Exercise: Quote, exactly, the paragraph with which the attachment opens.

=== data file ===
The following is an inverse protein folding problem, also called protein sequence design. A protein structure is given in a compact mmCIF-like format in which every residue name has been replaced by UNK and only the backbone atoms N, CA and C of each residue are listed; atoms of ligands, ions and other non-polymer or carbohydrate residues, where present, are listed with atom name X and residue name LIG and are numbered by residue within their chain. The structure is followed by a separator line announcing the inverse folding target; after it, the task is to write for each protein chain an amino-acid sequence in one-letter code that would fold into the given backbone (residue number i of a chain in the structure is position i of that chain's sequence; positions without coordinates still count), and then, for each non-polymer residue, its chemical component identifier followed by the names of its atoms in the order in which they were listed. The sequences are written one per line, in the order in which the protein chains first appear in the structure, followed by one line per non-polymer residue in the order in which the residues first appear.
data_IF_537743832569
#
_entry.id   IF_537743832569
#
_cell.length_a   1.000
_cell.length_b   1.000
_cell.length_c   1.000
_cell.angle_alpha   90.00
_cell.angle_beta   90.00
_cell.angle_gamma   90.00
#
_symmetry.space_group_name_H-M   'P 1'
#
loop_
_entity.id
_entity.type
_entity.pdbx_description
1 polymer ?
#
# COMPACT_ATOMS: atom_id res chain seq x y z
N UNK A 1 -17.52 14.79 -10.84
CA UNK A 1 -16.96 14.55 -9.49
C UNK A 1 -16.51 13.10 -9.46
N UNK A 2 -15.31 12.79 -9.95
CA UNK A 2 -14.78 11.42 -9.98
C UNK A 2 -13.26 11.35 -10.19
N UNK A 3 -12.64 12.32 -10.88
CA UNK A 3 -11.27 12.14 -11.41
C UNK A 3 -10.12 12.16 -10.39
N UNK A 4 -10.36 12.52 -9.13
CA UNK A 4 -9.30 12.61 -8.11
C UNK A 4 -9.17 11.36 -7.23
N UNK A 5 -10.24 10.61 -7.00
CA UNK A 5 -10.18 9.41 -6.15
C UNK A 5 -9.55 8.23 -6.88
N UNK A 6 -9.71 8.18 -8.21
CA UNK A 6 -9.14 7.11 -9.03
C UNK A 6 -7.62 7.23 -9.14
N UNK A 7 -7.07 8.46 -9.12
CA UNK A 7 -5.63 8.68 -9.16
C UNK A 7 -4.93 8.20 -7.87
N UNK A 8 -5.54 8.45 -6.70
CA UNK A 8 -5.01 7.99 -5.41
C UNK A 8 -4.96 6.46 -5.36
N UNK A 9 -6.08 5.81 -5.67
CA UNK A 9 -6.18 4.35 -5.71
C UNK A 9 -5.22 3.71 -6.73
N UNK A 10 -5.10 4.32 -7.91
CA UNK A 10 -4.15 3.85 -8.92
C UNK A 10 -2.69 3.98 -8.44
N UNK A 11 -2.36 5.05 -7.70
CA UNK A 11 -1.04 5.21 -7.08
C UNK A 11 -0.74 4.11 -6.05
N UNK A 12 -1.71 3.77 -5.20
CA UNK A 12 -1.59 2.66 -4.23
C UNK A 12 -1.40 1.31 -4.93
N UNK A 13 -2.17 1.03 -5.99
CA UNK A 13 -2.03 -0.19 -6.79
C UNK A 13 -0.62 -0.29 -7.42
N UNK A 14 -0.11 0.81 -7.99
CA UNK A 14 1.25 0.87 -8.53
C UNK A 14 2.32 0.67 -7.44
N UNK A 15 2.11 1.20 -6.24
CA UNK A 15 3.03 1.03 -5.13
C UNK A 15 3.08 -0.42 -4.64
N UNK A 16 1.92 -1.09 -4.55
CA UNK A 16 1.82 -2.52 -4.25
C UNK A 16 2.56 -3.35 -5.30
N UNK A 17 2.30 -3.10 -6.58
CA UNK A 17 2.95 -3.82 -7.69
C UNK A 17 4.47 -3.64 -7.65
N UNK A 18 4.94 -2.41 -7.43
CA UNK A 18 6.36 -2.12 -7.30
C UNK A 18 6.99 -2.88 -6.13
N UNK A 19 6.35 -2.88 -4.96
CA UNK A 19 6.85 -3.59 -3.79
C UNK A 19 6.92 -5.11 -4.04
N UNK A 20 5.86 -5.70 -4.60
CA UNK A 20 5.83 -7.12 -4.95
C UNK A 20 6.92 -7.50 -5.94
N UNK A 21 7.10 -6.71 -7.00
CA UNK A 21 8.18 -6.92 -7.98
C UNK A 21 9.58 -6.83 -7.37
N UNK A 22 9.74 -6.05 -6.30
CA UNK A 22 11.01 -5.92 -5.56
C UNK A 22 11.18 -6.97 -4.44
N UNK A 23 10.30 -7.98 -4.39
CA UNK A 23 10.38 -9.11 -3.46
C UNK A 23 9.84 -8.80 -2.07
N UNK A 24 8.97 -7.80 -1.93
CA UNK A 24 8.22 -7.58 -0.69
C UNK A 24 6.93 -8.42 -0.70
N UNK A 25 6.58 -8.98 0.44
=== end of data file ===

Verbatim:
The following is an inverse protein folding problem, also called protein sequence design. A protein structure is given in a compact mmCIF-like format in which every residue name has been replaced by UNK and only the backbone atoms N, CA and C of each residue are listed; atoms of ligands, ions and other non-polymer or carbohydrate residues, where present, are listed with atom name X and residue name LIG and are numbered by residue within their chain. The structure is followed by a separator line announcing the inverse folding target; after it, the task is to write for each protein chain an amino-acid sequence in one-letter code that would fold into the given backbone (residue number i of a chain in the structure is position i of that chain's sequence; positions without coordinates still count), and then, for each non-polymer residue, its chemical component identifier followed by the names of its atoms in the order in which they were listed. The sequences are written one per line, in the order in which the protein chains first appear in the structure, followed by one line per non-polymer residue in the order in which the residues first appear.